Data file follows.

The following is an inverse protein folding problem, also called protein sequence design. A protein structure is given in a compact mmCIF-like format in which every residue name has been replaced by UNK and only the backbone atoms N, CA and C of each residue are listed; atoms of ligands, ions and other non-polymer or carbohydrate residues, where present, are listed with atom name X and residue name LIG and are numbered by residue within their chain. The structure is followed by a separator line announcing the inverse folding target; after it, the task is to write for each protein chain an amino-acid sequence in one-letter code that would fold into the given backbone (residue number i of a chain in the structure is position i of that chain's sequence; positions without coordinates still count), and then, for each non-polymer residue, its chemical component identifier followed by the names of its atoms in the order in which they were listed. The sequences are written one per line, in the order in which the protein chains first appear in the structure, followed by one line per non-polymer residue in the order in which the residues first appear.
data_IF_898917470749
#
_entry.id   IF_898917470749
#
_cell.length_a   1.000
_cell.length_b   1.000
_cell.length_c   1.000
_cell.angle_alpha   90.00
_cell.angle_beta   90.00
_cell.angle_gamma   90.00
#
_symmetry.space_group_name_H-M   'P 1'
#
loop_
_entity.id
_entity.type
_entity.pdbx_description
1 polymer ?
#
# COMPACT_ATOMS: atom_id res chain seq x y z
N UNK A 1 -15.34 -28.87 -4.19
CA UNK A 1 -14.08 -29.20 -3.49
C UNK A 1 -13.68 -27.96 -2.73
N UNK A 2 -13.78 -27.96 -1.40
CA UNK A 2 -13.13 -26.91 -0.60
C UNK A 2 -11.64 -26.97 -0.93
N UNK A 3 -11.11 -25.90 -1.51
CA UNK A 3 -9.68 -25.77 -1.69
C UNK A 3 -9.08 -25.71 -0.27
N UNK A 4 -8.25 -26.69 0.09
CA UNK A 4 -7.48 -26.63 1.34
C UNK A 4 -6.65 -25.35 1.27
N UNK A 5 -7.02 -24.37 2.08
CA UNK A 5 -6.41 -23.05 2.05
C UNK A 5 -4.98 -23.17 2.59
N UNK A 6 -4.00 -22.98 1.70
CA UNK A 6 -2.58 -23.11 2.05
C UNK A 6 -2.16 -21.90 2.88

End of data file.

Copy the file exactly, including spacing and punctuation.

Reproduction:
The following is an inverse protein folding problem, also called protein sequence design. A protein structure is given in a compact mmCIF-like format in which every residue name has been replaced by UNK and only the backbone atoms N, CA and C of each residue are listed; atoms of ligands, ions and other non-polymer or carbohydrate residues, where present, are listed with atom name X and residue name LIG and are numbered by residue within their chain. The structure is followed by a separator line announcing the inverse folding target; after it, the task is to write for each protein chain an amino-acid sequence in one-letter code that would fold into the given backbone (residue number i of a chain in the structure is position i of that chain's sequence; positions without coordinates still count), and then, for each non-polymer residue, its chemical component identifier followed by the names of its atoms in the order in which they were listed. The sequences are written one per line, in the order in which the protein chains first appear in the structure, followed by one line per non-polymer residue in the order in which the residues first appear.
data_IF_898917470749
#
_entry.id   IF_898917470749
#
_cell.length_a   1.000
_cell.length_b   1.000
_cell.length_c   1.000
_cell.angle_alpha   90.00
_cell.angle_beta   90.00
_cell.angle_gamma   90.00
#
_symmetry.space_group_name_H-M   'P 1'
#
loop_
_entity.id
_entity.type
_entity.pdbx_description
1 polymer ?
#
# COMPACT_ATOMS: atom_id res chain seq x y z
N UNK A 1 -15.34 -28.87 -4.19
CA UNK A 1 -14.08 -29.20 -3.49
C UNK A 1 -13.68 -27.96 -2.73
N UNK A 2 -13.78 -27.96 -1.40
CA UNK A 2 -13.13 -26.91 -0.60
C UNK A 2 -11.64 -26.97 -0.93
N UNK A 3 -11.11 -25.90 -1.51
CA UNK A 3 -9.68 -25.77 -1.69
C UNK A 3 -9.08 -25.71 -0.27
N UNK A 4 -8.25 -26.69 0.09
CA UNK A 4 -7.48 -26.63 1.34
C UNK A 4 -6.65 -25.35 1.27
N UNK A 5 -7.02 -24.37 2.08
CA UNK A 5 -6.41 -23.05 2.05
C UNK A 5 -4.98 -23.17 2.59
N UNK A 6 -4.00 -22.98 1.70
CA UNK A 6 -2.58 -23.11 2.05
C UNK A 6 -2.16 -21.90 2.88